Recognizing the Warning Signs

Safeguarding Adults in Arizona

As advocates for the safety and well-being of vulnerable adults, it’s important for Arizonans to understand the importance of recognizing the warning signs of abuse, neglect, and exploitation. By staying informed and aware, we empower ourselves to take prompt action and prevent further harm. Together, let’s be vigilant, proactive, and committed to ensuring the safety and well-being of all adults in our communities.

A comprehensive list of key warning signs:

Unexplained injuries such as bruises, burns, fractures, or welts may indicate physical abuse. Look for frequent injuries or injuries in different stages of healing. Sudden changes in weight, dehydration, or signs of malnutrition can also be red flags for neglect or exploitation.

Pay attention to sudden changes in behavior, mood swings, or unexplained fear or anxiety. Signs of emotional abuse can include withdrawal, depression, low self-esteem, or a noticeable decrease in social interaction. Victims may exhibit signs of fear or agitation around certain individuals or situations.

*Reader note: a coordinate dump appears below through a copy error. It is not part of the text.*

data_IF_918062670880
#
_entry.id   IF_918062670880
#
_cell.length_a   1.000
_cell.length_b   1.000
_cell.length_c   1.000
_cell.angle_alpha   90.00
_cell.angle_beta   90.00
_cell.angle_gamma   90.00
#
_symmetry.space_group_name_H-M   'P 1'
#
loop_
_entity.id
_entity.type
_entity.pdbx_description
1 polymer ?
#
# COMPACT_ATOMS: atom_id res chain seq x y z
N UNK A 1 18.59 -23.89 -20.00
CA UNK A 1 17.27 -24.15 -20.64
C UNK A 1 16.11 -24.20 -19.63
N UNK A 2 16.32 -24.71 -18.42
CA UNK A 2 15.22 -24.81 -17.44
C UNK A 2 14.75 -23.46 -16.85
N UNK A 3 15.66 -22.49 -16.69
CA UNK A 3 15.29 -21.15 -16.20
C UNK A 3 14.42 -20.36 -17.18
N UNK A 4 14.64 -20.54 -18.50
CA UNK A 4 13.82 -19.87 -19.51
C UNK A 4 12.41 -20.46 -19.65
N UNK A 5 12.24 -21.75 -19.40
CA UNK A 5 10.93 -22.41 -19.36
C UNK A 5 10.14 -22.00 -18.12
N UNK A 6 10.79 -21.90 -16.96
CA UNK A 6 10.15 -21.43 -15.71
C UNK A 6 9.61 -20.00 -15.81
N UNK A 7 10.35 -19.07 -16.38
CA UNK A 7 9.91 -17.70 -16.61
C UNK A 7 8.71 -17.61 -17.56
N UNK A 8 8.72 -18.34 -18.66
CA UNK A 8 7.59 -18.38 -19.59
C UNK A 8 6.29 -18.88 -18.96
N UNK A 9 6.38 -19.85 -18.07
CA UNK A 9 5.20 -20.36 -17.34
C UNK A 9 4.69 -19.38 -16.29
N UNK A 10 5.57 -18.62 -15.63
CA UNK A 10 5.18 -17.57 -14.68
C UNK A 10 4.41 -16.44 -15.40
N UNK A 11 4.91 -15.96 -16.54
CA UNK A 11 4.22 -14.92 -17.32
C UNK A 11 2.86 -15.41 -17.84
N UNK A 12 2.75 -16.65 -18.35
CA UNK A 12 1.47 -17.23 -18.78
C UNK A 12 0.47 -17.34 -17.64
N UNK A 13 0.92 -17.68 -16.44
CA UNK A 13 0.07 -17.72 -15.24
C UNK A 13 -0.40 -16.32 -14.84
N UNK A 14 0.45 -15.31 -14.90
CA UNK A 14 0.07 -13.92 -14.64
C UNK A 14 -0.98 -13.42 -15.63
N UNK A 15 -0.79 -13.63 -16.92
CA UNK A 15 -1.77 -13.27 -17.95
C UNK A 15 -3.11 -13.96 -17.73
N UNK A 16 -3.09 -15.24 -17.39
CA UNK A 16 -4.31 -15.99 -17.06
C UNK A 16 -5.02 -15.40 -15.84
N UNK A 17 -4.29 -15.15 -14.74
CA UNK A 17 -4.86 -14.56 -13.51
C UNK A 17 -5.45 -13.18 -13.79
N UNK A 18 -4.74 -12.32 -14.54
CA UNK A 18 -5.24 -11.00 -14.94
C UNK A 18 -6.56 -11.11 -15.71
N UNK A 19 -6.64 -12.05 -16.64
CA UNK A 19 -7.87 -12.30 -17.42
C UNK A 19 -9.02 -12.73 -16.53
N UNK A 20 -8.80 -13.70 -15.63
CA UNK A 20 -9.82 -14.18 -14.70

Keep an eye out for sudden or unexplained changes in the person's financial situation. This can include missing money or valuable items, unexplained bank account withdrawals, unauthorized use of credit cards, or sudden changes to legal documents, such as wills or power of attorney. Manipulative behavior by individuals seeking control over the person's finances may also indicate financial exploitation.

Signs of neglect can manifest as poor personal hygiene, unclean living conditions, lack of necessary medical care or medication, or inadequate nutrition. The person may appear unkempt, wear inappropriate clothing for the weather, or show signs of untreated medical conditions. Self-neglect occurs when individuals are unable or unwilling to meet their own basic needs, putting their health and well-being at risk.

Be aware of signs of isolation and control in the person's life. Perpetrators may intentionally isolate the individual from friends, family, or support networks. They may exert excessive control over the person's daily activities, limiting their freedom or ability to make decisions. Monitoring or restricting access to communication channels, such as phone calls or mail, can also be indicators of abuse or exploitation.